Is fighting economic injustice such a righteous pursuit that it entitles Occupy Wall Street (OWS) protesters and their disciples to indefinitely control whatever space they invade? Even though the whole movement is centered around the word "occupy," deciding which property to take over, or how long to monopolize it, doesn't seem to be based on any guiding principle. Occupiers need to clarify what, in their eyes, makes terrain seizable.
The owners of Zuccotti Park in New York are apparently authorized to prohibit camping and similar activities, and yesterday they gave entrenched demonstrators a day's notice to vacate the park long enough for workers to clean and inspect it. Thereafter, they warned, only those who obey park rules will be allowed to use the premises.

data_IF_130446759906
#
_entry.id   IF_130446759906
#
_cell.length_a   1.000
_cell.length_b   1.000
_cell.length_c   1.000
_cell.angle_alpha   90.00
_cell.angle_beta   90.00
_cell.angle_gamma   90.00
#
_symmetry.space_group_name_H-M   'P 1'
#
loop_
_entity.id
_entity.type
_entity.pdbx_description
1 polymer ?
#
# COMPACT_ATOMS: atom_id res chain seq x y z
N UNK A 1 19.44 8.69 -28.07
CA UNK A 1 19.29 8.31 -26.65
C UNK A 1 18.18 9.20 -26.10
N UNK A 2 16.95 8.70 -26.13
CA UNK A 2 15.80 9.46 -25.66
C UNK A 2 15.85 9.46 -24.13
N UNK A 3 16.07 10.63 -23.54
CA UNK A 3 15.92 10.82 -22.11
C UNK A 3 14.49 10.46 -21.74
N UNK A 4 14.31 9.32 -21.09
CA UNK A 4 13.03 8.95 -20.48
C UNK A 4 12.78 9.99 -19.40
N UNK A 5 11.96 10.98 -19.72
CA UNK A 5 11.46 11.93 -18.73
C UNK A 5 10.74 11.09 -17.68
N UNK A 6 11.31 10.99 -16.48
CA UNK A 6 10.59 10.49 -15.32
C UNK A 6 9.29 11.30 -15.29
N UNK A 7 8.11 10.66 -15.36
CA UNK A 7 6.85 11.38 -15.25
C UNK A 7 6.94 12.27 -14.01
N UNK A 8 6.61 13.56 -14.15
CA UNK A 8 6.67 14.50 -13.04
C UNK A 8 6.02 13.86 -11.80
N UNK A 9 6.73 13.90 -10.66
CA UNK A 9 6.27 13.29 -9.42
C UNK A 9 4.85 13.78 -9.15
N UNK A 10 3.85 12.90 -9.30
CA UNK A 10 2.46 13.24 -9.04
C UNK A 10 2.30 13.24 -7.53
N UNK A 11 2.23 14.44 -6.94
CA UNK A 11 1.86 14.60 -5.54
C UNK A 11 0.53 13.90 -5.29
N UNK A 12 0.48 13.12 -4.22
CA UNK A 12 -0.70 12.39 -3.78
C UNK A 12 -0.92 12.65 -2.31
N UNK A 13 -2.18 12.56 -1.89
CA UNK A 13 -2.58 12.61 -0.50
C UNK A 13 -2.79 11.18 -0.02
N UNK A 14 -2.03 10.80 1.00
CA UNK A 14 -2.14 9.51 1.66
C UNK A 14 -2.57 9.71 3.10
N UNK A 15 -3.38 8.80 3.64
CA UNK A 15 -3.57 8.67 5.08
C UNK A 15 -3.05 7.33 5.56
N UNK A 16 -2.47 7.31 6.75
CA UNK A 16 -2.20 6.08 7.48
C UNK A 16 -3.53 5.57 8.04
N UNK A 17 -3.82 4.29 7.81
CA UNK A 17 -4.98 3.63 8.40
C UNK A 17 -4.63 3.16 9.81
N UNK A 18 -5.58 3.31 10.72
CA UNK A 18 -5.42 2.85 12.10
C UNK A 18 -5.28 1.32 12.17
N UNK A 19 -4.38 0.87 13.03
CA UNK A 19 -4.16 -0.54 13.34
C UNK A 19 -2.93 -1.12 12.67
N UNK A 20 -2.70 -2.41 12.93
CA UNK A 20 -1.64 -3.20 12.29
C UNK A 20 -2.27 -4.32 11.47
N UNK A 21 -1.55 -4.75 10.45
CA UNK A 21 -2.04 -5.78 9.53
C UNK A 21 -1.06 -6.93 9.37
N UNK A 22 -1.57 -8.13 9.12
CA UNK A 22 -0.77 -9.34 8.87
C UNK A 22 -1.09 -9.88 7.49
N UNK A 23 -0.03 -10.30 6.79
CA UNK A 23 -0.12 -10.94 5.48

The decision announced early this morning to postpone the scheduled cleaning, made no mention of those rules.
The protesters say the City of New York should neither enforce the rules nor "evict" occupiers from the park. But what they haven't explained is how the police could legally or morally justify ignoring a property owner's trespass complaint.
Although occupiers pride themselves on adhering to a strict and democratic decision-making method, it's not clear how -- or if -- that procedure honors the wishes of park owners, besieged neighbors and various non-OWS users of the park.
The movement's overall mission has great legitimacy, but its land grabbing policy requires some elucidation.